“Photography is the truth, if it’s being handled by a truthful person.”
The story is told that, upon viewing an exhibition of Don McCullin’s work, Henri Cartier-Bresson approached the photographer to say, “I have one word for you – Goya”. Between 1810 and 1820, the Spanish painter Francisco Goya made a series of prints later commonly and collectively known as The Disasters Of War. One of these, typically depicting atrocities of the Peninsular War between France and Spain, is entitled Yo Lo Vi – ‘I Saw This’. Although it’s unlikely that Goya was present at all the scenes depicted in the series, it’s this sense of bearing witness that permeates the whole. And though Don McCullin frequently resists the suggestion that what he does can be considered art – “I have a strong creative desire but I’m not trying to be an artist.”2 – the painter’s words are of course implicit in every frame of McCullin’s that is printed and published, and their meaning is evident.
The Disasters Of War was not published until 35 years after Goya’s death, when it was politic to do so, and the perceived freedom with which Goya undertook his work (knowing it would not be disseminated in his lifetime) grants it an air of unconstrained, brutal veracity. Cartier-Bresson’s oft-quoted comparison of Goya’s work and McCullin’s – both bodies of work being preoccupied with depicting and relating the atrocities of war – is almost a cliché by now, but the crucial difference is the question of the relative responsibility, even culpability of the artist/photographer.
With that in mind, it’s perhaps serendipitous that McCullin (Dir. Jacqui Morris, David Morris, 2012), concerned with documenting the long career of one of the world’s most respected photojournalists, should arrive at a time when the moral obligations of such photographers are once more under scrutiny. That long-running debate was recently reignited with the controversy over rather macabre photographs published on the cover of The New York Post, depicting the final moments of a subway passenger, seconds from gruesome, untimely death. R Umar Abassi’s photographs, published in early December 2012, immediately drew criticism for the paper, but more particularly the freelance photographer.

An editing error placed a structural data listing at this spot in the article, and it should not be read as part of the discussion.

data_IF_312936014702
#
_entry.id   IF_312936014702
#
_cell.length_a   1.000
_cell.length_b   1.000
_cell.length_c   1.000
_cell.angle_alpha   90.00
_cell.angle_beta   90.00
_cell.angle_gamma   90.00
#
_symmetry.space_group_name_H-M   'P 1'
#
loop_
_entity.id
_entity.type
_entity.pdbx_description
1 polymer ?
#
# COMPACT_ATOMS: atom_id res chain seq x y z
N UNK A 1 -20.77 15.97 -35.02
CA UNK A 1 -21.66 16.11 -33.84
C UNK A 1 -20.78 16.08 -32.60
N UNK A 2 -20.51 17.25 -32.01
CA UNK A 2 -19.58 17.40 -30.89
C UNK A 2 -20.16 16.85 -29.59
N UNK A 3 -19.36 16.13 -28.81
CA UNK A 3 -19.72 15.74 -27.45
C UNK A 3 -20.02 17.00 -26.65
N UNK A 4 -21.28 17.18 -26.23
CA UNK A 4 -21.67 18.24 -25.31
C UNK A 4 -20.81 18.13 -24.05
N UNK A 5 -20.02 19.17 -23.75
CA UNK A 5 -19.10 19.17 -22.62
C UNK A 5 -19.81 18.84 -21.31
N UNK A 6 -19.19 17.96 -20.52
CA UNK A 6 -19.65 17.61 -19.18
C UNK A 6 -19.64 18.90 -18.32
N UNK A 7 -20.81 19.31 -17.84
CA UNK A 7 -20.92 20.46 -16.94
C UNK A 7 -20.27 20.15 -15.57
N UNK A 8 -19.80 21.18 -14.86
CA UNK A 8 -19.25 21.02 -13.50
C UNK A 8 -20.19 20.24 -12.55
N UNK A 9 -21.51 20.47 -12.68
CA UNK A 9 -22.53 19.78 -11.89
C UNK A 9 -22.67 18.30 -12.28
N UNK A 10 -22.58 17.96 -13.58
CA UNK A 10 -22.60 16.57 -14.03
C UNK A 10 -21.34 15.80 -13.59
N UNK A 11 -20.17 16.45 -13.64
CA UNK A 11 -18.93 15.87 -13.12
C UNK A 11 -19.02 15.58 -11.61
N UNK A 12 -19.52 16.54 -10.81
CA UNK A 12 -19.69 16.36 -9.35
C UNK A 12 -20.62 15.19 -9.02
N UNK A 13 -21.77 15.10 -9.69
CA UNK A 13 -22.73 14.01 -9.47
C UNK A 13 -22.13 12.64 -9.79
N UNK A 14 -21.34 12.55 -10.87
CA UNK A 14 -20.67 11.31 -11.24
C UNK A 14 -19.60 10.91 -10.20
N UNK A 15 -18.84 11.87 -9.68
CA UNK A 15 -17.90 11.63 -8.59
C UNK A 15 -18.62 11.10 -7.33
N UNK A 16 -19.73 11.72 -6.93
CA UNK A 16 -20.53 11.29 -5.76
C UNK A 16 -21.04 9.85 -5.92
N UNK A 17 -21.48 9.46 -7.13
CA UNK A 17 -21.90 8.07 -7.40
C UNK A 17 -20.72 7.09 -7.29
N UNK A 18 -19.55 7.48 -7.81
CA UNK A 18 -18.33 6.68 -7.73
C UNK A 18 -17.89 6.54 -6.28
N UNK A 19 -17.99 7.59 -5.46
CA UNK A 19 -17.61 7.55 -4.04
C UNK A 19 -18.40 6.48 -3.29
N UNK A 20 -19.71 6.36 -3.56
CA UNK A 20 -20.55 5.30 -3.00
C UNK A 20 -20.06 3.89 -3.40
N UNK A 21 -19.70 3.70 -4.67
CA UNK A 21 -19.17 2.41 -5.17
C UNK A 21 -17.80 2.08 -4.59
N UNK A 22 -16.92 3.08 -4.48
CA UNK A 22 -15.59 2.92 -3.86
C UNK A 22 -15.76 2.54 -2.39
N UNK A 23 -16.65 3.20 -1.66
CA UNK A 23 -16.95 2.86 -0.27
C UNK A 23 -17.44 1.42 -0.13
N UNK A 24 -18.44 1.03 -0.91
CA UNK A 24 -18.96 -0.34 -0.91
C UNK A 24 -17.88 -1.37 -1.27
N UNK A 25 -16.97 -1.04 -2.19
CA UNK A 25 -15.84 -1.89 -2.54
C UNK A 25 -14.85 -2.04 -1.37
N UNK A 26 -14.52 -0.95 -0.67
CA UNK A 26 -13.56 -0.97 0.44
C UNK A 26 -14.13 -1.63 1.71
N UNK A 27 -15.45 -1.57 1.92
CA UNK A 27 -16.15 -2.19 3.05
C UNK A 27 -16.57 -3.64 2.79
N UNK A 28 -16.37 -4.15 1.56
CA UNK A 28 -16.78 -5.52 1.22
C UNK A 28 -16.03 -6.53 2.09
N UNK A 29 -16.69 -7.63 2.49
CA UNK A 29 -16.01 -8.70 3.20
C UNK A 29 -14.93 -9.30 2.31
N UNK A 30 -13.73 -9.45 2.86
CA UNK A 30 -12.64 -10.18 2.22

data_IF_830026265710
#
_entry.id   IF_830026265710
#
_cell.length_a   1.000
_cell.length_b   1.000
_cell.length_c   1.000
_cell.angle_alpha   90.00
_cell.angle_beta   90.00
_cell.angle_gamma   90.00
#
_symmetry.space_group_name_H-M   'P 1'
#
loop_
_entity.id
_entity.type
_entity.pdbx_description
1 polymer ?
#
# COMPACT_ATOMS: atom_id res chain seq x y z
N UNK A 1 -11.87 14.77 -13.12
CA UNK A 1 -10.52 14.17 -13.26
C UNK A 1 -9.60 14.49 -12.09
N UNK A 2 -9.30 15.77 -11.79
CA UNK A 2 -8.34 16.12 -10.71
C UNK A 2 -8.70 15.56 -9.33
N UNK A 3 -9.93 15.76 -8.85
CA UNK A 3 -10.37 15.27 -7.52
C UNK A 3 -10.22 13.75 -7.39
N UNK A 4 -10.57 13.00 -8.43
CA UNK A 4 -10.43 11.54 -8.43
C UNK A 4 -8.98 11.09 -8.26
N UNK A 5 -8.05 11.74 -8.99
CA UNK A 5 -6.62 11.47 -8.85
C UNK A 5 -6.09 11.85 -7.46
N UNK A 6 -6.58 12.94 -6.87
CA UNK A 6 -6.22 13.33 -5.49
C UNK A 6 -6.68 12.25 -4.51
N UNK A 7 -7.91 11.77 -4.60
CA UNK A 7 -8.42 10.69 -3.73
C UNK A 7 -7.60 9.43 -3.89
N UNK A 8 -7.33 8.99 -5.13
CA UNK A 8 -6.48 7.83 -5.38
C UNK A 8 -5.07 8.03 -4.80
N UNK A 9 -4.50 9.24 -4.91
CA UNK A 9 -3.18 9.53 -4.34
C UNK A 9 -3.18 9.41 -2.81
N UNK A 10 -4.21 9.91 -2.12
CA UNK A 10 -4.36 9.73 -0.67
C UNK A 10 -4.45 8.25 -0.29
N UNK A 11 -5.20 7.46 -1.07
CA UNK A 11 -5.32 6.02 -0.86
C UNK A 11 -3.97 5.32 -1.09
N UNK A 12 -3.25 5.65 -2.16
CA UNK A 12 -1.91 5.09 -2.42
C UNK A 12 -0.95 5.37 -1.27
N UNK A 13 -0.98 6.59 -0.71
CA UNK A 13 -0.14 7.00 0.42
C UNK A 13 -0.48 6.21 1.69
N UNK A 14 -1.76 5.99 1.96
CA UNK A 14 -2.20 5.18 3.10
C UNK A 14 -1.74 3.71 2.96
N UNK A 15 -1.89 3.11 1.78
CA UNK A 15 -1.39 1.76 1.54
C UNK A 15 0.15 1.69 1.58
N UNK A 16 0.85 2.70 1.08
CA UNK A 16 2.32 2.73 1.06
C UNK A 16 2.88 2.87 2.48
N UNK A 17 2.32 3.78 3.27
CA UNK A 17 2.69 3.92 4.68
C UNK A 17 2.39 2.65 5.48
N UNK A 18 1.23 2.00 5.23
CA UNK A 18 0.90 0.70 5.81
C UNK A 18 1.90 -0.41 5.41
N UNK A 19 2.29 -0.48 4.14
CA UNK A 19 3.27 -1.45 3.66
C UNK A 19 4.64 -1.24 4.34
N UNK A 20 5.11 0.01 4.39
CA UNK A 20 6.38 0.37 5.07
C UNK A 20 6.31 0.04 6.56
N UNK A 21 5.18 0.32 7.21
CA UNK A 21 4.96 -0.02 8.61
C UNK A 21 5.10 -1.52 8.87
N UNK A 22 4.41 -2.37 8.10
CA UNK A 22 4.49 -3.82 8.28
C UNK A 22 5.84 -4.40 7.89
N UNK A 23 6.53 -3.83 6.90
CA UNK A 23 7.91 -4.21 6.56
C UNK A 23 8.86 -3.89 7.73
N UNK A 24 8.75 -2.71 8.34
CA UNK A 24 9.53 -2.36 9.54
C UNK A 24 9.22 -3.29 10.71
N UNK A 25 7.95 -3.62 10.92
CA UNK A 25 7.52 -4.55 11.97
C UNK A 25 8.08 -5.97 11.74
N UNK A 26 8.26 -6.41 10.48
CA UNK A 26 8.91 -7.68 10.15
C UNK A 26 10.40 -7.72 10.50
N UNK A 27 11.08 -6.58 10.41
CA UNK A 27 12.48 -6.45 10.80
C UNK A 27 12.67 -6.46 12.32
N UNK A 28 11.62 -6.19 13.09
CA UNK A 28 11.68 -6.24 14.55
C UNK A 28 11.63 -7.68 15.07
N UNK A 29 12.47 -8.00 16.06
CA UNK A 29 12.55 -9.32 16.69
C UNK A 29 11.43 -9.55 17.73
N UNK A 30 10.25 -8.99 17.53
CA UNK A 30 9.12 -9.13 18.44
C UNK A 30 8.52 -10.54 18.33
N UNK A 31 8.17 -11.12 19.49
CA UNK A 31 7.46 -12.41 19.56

Abassi was accused of negligence in not helping the man, who had been pushed on to the tracks. The photographer countered that he had attempted to signal the driver of the approaching train by firing off his flash, while the Post suggested he would not have been strong enough to pull the man to safety.3 Nevertheless, the ensuing outcry called to mind a similar furore over Kevin Carter’s Pulitzer-winning 1993 photograph of a starving Sudanese toddler, shadowed by a nearby vulture. That photograph also attracted heavy criticism of Carter for his perceived failure to intervene (Carter killed himself just over a year later; in his suicide note he blamed money woes while stating, “I am haunted by the vivid memories of killings and corpses and anger and pain, of starving or wounded children, of trigger-happy madmen, often police, of killer executioners.”)
Resisting the temptation to overload McCullin, brother and sister directing team Jacqui Morris and David Morris have chosen to focus primarily on the photographer and his own work, the only other onscreen interviewee being his Sunday Times editor, Sir Harold Evans. The result on one hand is to foreground the work itself, a wise decision given the overwhelming power of the imagery on display. On the other hand, the stated and perhaps obvious intention of the filmmakers is to provide McCullin the opportunity to “tell the story of his emotional journey behind the camera’s lens.”4